Judas revisited

Debate is raging over Judas' true role in Christianity. A 1,700 year old mansucript, vetted by scholars as genuine, has recently surfaced and seems to suggest that Jesus asked Judas to betray him, and warned Judas that he would be the ultimate scapegoat.

Tomorrow two ABC programs, Good Morning America and Nightline, will delve into controvery (some scholars feel this document is irrelevant; others claim it could rewrite religious history) by interviewing author James M. Robinson whose new book The Secrets of Judas: The Story of the Misunderstood Disciple and His Lost Gospel is sure to be in demand. The Ann Arbor District Library will order this title this month. Once it appears in the Library's catalog, you may place a hold on it.

Caruso and the earthquake

One night Enrico Caruso was serenading San Francisco opera lovers in Bizet’s Carmen, the next night the city was in flames after the massive 1906 earthquake. The earthquake and fire destroyed the opera house and Caruso never sang in San Francisco again. Read more about the earthquake, and see a picture of Caruso in costume for Carmen, at National Public Radio’s website. You can borrow a recording of Caruso singing “La fleur que tu m’avais jetée” from Carmen from the library to get a feel for the magic of that night.

Muhammad Ali Sells Rights to Name and Likeness

Muhammad Ali recently agreed to give up majority control of the rights to his name and image to an entertainment and licensing firm in exchange for $50 million. CKX, Inc. also owns the rights to Elvis Presley's marketing.

The library has many materials for those interested in learning more about Ali. Muhammad Ali: His Life and Times and the more recent The Lost Legacy of Muhammad Ali, both by Thomas Hauser, are highly recommended. Other books include The Muhammad Ali Reader and King of the World: Muhammad Ali and the Rise of an American Hero.

DVDs include When We Were Kings, an excellent documentary about the 1974 "Rumble in the Jungle" versus a younger and meaner George Foreman. Also on order is Michael Mann's director's cut of the 2001 film Ali. For those who don't want to wait, the original DVD release is also available.

2006 Thumbs Up! Nominee

A Room on Lorelei Street -- Vote For Me!
Zoe’s life is more than she can bear – until she rents a room of her own on Lorelei St. But between struggling to pay rent and feeling guilty for leaving her alcoholic mother, how far will Zoe go to keep her independence?

2006 Thumbs Up! Nominee

Teach Me -- Vote For Me!
High school senior Nine (short for Carolina) has always felt different from her classmates. When she crosses the line with her high school English teacher, her new feelings are so overwhelming she wonders if she even understands herself.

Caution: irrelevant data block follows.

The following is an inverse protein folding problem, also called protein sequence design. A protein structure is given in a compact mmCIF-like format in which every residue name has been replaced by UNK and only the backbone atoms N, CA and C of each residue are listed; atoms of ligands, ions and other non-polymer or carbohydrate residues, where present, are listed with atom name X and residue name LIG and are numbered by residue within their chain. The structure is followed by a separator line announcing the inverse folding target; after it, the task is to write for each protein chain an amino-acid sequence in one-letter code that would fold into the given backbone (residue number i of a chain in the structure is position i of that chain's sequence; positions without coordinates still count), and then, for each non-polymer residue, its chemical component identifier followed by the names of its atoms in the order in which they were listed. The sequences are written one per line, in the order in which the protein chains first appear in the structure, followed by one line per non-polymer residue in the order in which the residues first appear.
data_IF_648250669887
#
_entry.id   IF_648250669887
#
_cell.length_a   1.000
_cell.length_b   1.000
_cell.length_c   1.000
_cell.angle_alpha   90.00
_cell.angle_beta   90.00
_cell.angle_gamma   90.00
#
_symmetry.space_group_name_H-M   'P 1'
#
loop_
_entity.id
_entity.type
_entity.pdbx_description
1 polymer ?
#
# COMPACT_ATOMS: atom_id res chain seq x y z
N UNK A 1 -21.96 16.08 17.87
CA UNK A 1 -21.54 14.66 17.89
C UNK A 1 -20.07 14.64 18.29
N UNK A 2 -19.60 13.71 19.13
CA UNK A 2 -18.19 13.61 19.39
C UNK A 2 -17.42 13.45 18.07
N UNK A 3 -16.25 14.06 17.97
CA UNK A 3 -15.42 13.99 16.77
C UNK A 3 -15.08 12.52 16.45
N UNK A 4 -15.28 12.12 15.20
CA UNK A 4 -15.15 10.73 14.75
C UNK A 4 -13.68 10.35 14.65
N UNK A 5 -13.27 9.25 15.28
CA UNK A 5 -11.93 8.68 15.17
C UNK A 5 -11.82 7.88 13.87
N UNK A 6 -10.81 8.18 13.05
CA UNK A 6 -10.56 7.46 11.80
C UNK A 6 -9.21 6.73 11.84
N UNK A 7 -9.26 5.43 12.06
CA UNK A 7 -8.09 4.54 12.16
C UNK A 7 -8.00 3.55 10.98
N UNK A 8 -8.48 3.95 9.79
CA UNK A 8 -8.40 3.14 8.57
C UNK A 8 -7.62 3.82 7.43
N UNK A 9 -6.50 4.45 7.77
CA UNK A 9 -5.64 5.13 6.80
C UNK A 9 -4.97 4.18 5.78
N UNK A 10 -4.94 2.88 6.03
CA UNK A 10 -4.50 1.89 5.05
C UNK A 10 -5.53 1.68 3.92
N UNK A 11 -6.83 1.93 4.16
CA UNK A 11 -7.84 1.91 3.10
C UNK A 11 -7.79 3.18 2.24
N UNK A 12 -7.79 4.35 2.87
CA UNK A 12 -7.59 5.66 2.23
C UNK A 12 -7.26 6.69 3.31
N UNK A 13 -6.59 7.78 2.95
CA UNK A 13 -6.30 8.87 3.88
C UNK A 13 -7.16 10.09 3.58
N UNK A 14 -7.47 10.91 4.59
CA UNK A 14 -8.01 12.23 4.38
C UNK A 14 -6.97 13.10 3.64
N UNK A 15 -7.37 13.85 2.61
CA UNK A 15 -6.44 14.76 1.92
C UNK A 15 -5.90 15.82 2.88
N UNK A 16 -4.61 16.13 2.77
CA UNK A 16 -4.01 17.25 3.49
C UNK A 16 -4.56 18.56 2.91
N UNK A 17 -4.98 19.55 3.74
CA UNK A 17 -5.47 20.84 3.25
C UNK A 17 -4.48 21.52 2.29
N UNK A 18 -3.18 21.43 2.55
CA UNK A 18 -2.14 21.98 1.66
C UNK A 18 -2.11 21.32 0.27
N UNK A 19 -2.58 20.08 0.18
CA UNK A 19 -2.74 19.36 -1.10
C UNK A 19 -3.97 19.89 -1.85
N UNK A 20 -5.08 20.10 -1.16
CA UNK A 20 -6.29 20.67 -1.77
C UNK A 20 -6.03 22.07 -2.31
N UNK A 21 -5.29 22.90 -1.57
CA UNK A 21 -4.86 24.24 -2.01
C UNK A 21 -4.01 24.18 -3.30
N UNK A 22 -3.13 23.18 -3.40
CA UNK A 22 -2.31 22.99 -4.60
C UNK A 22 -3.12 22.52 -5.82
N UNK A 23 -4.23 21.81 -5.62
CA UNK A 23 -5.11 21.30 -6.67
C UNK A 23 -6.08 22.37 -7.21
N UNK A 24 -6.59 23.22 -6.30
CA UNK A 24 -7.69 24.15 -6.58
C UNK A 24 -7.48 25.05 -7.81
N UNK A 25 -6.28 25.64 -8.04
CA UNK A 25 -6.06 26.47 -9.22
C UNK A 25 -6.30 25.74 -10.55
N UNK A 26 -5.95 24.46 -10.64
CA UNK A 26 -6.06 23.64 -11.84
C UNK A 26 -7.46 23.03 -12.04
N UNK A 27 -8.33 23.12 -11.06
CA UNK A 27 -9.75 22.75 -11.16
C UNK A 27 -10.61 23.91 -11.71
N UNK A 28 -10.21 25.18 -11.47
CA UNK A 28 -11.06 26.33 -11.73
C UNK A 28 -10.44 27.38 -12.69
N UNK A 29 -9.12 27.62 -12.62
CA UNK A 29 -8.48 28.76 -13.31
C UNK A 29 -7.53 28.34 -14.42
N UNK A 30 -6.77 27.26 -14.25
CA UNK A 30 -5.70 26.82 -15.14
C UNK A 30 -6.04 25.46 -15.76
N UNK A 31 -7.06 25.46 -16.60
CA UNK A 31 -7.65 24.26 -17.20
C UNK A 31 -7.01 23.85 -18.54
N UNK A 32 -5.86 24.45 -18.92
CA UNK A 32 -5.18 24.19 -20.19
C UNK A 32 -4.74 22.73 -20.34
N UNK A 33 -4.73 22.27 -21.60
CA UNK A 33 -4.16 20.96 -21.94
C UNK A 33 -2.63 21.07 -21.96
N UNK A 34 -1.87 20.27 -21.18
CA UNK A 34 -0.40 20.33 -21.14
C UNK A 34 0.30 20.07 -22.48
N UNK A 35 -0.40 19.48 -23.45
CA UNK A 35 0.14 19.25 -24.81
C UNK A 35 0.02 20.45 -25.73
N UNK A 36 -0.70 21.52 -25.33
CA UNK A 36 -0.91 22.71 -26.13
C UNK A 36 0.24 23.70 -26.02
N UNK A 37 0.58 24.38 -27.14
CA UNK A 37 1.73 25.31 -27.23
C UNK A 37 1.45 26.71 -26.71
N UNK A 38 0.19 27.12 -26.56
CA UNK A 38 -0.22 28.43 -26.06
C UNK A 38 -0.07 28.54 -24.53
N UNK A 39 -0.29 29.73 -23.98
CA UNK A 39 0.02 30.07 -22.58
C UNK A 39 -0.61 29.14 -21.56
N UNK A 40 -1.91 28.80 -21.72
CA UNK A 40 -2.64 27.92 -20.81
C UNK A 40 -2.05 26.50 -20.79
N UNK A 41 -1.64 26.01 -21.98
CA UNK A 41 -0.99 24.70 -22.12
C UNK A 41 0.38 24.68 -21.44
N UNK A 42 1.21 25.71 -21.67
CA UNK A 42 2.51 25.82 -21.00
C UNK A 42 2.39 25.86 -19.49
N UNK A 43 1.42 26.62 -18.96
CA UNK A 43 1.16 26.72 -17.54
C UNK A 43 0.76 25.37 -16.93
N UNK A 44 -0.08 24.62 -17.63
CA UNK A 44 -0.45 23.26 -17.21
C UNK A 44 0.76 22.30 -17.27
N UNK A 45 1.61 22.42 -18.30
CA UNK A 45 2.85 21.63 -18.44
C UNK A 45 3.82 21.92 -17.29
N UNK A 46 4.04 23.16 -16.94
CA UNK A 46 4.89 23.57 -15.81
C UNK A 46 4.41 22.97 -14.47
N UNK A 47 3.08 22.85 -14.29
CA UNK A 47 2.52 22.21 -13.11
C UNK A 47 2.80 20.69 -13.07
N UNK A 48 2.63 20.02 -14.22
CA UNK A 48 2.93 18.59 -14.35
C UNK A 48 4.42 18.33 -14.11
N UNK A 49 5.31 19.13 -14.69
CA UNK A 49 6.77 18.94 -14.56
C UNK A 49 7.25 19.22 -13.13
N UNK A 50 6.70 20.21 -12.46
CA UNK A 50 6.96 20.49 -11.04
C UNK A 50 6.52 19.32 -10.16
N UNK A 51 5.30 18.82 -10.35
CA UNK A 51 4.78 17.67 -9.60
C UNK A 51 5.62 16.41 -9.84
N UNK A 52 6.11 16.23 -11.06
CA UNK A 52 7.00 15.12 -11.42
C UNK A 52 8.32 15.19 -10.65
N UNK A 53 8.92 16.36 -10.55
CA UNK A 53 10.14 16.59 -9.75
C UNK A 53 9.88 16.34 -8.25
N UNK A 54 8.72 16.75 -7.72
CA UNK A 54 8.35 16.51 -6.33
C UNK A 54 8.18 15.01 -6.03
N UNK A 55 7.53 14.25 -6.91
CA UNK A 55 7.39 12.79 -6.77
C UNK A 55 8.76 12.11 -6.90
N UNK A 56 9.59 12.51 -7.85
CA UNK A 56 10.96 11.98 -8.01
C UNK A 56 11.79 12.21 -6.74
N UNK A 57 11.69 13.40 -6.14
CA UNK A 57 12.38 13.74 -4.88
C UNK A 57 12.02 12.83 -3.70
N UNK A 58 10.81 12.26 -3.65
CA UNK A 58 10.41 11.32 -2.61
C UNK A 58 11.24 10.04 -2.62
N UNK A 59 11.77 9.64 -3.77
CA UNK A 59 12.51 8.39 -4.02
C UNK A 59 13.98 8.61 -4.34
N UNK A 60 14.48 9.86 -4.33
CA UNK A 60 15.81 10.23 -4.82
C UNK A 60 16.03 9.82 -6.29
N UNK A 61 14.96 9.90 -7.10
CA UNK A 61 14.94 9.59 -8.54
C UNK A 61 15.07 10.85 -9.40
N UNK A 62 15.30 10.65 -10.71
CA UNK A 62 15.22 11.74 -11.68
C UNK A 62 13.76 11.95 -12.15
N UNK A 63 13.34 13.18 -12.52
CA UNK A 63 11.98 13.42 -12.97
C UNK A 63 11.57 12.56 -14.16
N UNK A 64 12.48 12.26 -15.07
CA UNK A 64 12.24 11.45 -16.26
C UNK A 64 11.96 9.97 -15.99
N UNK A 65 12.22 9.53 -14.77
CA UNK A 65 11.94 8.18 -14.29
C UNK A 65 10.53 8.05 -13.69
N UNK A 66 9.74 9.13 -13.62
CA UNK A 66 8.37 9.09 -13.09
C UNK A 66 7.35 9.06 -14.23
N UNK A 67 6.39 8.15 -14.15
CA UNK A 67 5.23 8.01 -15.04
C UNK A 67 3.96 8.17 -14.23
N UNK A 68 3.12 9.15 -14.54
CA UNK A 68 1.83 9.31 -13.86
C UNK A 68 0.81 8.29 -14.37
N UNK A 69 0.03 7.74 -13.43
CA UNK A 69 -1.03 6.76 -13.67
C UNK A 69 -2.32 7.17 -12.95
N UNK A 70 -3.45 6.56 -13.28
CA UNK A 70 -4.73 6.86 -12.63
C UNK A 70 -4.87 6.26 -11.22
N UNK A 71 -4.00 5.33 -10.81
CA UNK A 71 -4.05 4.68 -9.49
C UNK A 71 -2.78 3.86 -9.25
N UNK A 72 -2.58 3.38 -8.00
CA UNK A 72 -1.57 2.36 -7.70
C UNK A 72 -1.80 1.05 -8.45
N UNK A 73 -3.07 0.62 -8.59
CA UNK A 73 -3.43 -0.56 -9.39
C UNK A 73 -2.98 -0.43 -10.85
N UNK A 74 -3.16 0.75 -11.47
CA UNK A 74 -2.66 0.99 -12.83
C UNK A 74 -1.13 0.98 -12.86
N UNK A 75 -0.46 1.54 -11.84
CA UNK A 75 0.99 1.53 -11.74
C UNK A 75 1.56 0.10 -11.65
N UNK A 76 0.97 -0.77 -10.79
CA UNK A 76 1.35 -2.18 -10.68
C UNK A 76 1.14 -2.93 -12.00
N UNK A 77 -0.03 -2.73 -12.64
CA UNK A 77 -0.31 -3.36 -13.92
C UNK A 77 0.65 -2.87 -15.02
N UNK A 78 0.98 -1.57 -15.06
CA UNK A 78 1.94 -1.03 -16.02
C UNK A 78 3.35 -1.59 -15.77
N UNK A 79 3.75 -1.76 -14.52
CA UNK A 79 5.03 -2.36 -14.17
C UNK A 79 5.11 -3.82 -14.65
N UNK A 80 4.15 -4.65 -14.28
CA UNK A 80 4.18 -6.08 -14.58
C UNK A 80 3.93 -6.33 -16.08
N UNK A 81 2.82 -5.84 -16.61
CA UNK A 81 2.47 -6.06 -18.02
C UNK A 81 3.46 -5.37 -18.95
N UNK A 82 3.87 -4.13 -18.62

The Omnivore's Dilemma

Today on Fresh Air, Michael Pollan, author of 2001's The Botany of Desire, discussed our national eating disorder, the seductive pastoral experience that draws us down the aisles of Whole Foods, and the high cost of our dependence on corn--the SUV of plants responsible for 1/5 of our fossil fuel consumption, the ubiquitous high fructose corn syrup that contributes to our national epidemic of obesity, and the cause of a fish-killing Bermuda triangle in the Gulf of Mexico the size of New Jersey. All this and more is available in Pollan's "remarkably clearheaded book" (Publisher's Weekly), The Omnivore's Dilemma: A Natural History of Four Meals. You'll never look at a chicken nugget the same way again.

Name the genre of music…

...that includes Bebop, Latin, Smooth, Acid, Swing and Fusion?

That’s right, Jazz! April is Jazz Appreciation Month. Designated by the Smithsonian Institution's National Museum of American History, JAM celebrates the rich tradition of Jazz and its influence on American history and culture. A celebration would not be complete without celebrating some of today’s Jazz artists. If you’re looking for a new sound to discover, here is a list of some of Amazon.com’s Top Sellers:

Michael BubleIt’s Time
Thelonious MonkThelonious Monk Quartet with John Coltrane at Carnegie Hall
Cassandra Wilson – Thunderbird
Madeleine PeyrouxCareless Love
Chris BottiTo Love Again

For more familiar favorites, the library has a host of Jazz greats to choose from like:Duke Ellington, Louis Armstrong, Ella Fitzgerald and Paul Whiteman

Ever play in a Jazz band? What instrument did you play?

2006 Thumbs Up! Nominee

Twilight -- Vote For Me!
Bella leaves sunny Phoenix to live in gloomy Washington and is drawn to fellow student Edward, a distractingly handsome but aloof and angry boy. Bella falls dangerously in love – a danger magnified by Edward’s secret life as a vampire.

2006 Thumbs Up! Nominee

Inexcusable -- Vote For Me!
Senior Keir Sarafian is a good guy: a loving son and brother, a loyal friend, and an excellent teammate. He can’t understand why Gigi Boudakian, his friend since kindergarten and the love of his life, would accuse him of something so...inexcusable.

The Silent Spring

On Thursday, April 13, 1962, The Silent Spring by Rachel Carson was published. The book sounded an alarm about the use of chemicals, especially pesticides, and the harm they caused to humans and the environment. The book's publication heralded the beginning of the environmental movement. Carson, an ecologist, took great pleasure in her natural surroundings, and in her observations saw disturbing signs of the effects of these pollutants.

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